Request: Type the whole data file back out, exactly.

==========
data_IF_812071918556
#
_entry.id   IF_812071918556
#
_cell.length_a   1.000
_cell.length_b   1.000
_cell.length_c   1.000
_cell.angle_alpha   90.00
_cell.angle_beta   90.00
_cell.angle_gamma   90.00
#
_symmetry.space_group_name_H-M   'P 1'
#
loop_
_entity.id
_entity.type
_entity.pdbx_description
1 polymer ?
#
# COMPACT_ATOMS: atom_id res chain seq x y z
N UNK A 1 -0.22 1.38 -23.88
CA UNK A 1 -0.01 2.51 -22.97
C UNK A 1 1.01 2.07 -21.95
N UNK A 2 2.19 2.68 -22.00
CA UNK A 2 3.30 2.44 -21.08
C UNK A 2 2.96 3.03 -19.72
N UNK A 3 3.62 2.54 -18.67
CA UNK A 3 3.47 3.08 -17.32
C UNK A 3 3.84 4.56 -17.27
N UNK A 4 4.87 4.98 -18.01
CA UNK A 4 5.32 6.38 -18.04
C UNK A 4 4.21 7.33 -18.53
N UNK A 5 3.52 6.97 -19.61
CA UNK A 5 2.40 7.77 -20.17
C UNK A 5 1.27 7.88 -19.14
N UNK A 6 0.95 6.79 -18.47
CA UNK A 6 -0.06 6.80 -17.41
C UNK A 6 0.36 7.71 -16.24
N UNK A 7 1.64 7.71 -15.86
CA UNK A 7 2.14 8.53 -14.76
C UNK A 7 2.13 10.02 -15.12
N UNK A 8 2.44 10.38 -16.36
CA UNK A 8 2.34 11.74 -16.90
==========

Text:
data_IF_812071918556
#
_entry.id   IF_812071918556
#
_cell.length_a   1.000
_cell.length_b   1.000
_cell.length_c   1.000
_cell.angle_alpha   90.00
_cell.angle_beta   90.00
_cell.angle_gamma   90.00
#
_symmetry.space_group_name_H-M   'P 1'
#
loop_
_entity.id
_entity.type
_entity.pdbx_description
1 polymer ?
#
# COMPACT_ATOMS: atom_id res chain seq x y z
N UNK A 1 -0.22 1.38 -23.88
CA UNK A 1 -0.01 2.51 -22.97
C UNK A 1 1.01 2.07 -21.95
N UNK A 2 2.19 2.68 -22.00
CA UNK A 2 3.30 2.44 -21.08
C UNK A 2 2.96 3.03 -19.72
N UNK A 3 3.62 2.54 -18.67
CA UNK A 3 3.47 3.08 -17.32
C UNK A 3 3.84 4.56 -17.27
N UNK A 4 4.87 4.98 -18.01
CA UNK A 4 5.32 6.38 -18.04
C UNK A 4 4.21 7.33 -18.53
N UNK A 5 3.52 6.97 -19.61
CA UNK A 5 2.40 7.77 -20.17
C UNK A 5 1.27 7.88 -19.14
N UNK A 6 0.95 6.79 -18.47
CA UNK A 6 -0.06 6.80 -17.41
C UNK A 6 0.36 7.71 -16.24
N UNK A 7 1.64 7.71 -15.86
CA UNK A 7 2.14 8.53 -14.76
C UNK A 7 2.13 10.02 -15.12
N UNK A 8 2.44 10.38 -16.36
CA UNK A 8 2.34 11.74 -16.90